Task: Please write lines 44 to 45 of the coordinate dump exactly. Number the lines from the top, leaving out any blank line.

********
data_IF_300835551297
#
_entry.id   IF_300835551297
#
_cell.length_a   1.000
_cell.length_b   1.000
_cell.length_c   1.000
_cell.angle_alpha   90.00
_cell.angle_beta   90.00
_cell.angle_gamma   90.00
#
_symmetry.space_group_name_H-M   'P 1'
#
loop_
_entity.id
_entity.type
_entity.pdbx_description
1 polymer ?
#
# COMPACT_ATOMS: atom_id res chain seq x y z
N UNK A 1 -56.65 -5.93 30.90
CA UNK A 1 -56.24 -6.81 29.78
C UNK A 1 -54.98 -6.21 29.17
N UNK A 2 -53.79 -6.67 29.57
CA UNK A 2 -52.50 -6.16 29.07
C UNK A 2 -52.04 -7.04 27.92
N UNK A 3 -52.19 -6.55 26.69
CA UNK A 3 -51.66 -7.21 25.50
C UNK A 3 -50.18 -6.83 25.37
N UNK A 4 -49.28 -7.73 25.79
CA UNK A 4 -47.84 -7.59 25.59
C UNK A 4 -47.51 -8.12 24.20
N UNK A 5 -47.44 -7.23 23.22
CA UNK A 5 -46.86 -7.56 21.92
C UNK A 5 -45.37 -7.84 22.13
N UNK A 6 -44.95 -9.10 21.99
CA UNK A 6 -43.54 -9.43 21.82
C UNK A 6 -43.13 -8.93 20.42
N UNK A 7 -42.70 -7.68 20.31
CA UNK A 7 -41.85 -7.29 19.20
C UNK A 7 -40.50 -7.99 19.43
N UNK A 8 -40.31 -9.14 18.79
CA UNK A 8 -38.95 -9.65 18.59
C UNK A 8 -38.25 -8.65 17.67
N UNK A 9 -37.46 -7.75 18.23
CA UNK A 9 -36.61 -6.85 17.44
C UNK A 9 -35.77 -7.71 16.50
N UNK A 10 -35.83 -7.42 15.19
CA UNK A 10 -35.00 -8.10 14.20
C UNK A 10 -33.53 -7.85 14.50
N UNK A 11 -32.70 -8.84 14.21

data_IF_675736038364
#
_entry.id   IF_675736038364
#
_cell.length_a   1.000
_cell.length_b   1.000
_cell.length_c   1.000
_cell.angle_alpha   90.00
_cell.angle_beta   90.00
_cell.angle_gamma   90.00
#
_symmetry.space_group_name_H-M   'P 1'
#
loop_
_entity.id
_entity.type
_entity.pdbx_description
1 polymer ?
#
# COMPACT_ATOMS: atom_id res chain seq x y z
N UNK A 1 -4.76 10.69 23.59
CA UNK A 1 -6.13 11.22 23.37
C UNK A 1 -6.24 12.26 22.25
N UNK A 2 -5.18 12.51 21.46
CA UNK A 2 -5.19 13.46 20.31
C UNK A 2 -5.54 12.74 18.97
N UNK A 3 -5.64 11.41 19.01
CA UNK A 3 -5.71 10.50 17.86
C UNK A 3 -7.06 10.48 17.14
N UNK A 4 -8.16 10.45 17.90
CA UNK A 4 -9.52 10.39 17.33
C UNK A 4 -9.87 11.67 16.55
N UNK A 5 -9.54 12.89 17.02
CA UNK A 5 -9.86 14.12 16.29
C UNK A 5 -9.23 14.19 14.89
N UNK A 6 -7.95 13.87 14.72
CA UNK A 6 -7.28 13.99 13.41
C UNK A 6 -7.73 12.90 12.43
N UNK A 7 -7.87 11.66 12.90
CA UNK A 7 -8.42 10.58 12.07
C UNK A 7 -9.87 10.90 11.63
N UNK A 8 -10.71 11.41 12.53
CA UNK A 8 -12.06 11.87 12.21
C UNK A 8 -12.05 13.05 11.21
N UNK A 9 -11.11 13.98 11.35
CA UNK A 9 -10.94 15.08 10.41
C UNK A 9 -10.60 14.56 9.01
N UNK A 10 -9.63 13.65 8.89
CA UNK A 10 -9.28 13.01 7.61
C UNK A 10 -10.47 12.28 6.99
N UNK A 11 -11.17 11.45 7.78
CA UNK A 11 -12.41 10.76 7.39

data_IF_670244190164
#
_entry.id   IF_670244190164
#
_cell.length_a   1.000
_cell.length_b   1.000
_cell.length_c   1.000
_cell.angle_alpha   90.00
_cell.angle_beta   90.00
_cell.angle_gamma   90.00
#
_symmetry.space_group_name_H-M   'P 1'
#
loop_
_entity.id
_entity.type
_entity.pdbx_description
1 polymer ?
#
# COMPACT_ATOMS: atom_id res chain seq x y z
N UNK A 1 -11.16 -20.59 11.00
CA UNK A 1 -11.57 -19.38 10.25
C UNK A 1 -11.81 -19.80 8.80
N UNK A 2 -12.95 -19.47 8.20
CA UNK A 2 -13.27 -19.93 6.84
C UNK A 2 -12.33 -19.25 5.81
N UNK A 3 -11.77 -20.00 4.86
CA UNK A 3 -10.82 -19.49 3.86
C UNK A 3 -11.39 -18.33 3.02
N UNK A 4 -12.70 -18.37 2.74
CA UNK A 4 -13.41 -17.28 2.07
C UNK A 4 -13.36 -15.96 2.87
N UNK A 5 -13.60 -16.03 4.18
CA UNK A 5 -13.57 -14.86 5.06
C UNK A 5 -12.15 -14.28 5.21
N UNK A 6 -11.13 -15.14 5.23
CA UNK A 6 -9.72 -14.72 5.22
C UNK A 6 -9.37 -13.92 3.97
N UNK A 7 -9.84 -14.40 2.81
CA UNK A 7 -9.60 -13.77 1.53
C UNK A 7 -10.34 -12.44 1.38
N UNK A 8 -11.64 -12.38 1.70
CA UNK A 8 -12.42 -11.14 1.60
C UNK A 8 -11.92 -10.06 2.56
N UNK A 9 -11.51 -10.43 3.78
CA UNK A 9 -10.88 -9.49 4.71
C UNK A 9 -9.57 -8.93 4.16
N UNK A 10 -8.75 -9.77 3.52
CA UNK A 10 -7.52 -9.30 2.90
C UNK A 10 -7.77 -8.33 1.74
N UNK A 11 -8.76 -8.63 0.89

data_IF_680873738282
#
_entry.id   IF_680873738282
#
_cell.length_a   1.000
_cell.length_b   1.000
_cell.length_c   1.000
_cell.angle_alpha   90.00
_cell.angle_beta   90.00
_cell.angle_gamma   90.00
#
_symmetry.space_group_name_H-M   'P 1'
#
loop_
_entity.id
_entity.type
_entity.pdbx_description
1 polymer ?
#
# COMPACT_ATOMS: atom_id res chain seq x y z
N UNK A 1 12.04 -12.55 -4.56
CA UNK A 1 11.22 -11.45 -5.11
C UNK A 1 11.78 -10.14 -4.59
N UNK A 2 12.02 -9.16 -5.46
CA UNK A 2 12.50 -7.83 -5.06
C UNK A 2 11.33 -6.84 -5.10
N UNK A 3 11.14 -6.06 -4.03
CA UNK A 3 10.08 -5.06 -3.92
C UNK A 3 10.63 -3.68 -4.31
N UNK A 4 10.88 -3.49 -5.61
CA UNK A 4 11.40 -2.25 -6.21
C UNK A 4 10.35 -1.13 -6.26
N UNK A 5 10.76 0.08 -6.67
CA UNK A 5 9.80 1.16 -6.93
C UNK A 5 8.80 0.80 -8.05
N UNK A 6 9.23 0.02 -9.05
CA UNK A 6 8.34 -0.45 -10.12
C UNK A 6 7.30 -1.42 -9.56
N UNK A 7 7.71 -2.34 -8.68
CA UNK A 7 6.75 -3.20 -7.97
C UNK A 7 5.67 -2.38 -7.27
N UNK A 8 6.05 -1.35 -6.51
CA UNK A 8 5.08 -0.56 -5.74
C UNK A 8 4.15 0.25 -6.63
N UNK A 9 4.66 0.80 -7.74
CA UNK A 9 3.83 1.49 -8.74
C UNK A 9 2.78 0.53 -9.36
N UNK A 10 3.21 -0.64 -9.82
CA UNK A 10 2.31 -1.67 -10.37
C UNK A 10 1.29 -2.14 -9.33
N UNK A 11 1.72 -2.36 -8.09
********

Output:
C UNK A 8 -38.25 -8.65 17.67
N UNK A 9 -37.46 -7.75 18.23